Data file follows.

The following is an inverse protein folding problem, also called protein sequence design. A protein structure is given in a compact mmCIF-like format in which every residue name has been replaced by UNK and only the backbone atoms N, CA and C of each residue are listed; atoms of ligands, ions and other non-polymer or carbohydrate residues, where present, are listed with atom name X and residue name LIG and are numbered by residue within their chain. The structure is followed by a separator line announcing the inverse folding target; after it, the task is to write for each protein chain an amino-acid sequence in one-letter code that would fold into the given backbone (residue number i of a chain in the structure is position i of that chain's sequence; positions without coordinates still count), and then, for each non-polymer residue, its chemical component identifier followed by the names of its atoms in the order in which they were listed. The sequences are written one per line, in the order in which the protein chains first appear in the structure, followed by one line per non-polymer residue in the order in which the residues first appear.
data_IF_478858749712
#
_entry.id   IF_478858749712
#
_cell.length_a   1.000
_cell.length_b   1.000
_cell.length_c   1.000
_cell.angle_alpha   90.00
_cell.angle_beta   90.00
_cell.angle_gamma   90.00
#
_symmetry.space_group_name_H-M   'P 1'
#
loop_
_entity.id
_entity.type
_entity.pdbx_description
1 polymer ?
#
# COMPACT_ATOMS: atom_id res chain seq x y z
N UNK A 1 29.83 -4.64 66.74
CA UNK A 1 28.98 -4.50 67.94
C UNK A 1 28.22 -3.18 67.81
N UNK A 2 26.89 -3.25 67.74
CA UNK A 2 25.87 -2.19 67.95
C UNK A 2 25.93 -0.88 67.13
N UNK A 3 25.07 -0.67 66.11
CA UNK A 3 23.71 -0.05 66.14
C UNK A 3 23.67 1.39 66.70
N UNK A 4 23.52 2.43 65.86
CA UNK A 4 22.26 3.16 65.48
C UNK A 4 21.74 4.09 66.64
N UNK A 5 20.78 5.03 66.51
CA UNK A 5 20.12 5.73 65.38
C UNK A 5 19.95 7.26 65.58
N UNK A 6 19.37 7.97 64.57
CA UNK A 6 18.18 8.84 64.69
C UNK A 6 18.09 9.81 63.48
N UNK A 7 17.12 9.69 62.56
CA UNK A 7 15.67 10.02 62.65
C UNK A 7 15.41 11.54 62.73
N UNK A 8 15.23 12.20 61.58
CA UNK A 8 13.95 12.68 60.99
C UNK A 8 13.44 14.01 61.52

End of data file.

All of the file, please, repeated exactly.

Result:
The following is an inverse protein folding problem, also called protein sequence design. A protein structure is given in a compact mmCIF-like format in which every residue name has been replaced by UNK and only the backbone atoms N, CA and C of each residue are listed; atoms of ligands, ions and other non-polymer or carbohydrate residues, where present, are listed with atom name X and residue name LIG and are numbered by residue within their chain. The structure is followed by a separator line announcing the inverse folding target; after it, the task is to write for each protein chain an amino-acid sequence in one-letter code that would fold into the given backbone (residue number i of a chain in the structure is position i of that chain's sequence; positions without coordinates still count), and then, for each non-polymer residue, its chemical component identifier followed by the names of its atoms in the order in which they were listed. The sequences are written one per line, in the order in which the protein chains first appear in the structure, followed by one line per non-polymer residue in the order in which the residues first appear.
data_IF_478858749712
#
_entry.id   IF_478858749712
#
_cell.length_a   1.000
_cell.length_b   1.000
_cell.length_c   1.000
_cell.angle_alpha   90.00
_cell.angle_beta   90.00
_cell.angle_gamma   90.00
#
_symmetry.space_group_name_H-M   'P 1'
#
loop_
_entity.id
_entity.type
_entity.pdbx_description
1 polymer ?
#
# COMPACT_ATOMS: atom_id res chain seq x y z
N UNK A 1 29.83 -4.64 66.74
CA UNK A 1 28.98 -4.50 67.94
C UNK A 1 28.22 -3.18 67.81
N UNK A 2 26.89 -3.25 67.74
CA UNK A 2 25.87 -2.19 67.95
C UNK A 2 25.93 -0.88 67.13
N UNK A 3 25.07 -0.67 66.11
CA UNK A 3 23.71 -0.05 66.14
C UNK A 3 23.67 1.39 66.70
N UNK A 4 23.52 2.43 65.86
CA UNK A 4 22.26 3.16 65.48
C UNK A 4 21.74 4.09 66.64
N UNK A 5 20.78 5.03 66.51
CA UNK A 5 20.12 5.73 65.38
C UNK A 5 19.95 7.26 65.58
N UNK A 6 19.37 7.97 64.57
CA UNK A 6 18.18 8.84 64.69
C UNK A 6 18.09 9.81 63.48
N UNK A 7 17.12 9.69 62.56
CA UNK A 7 15.67 10.02 62.65
C UNK A 7 15.41 11.54 62.73
N UNK A 8 15.23 12.20 61.58
CA UNK A 8 13.95 12.68 60.99
C UNK A 8 13.44 14.01 61.52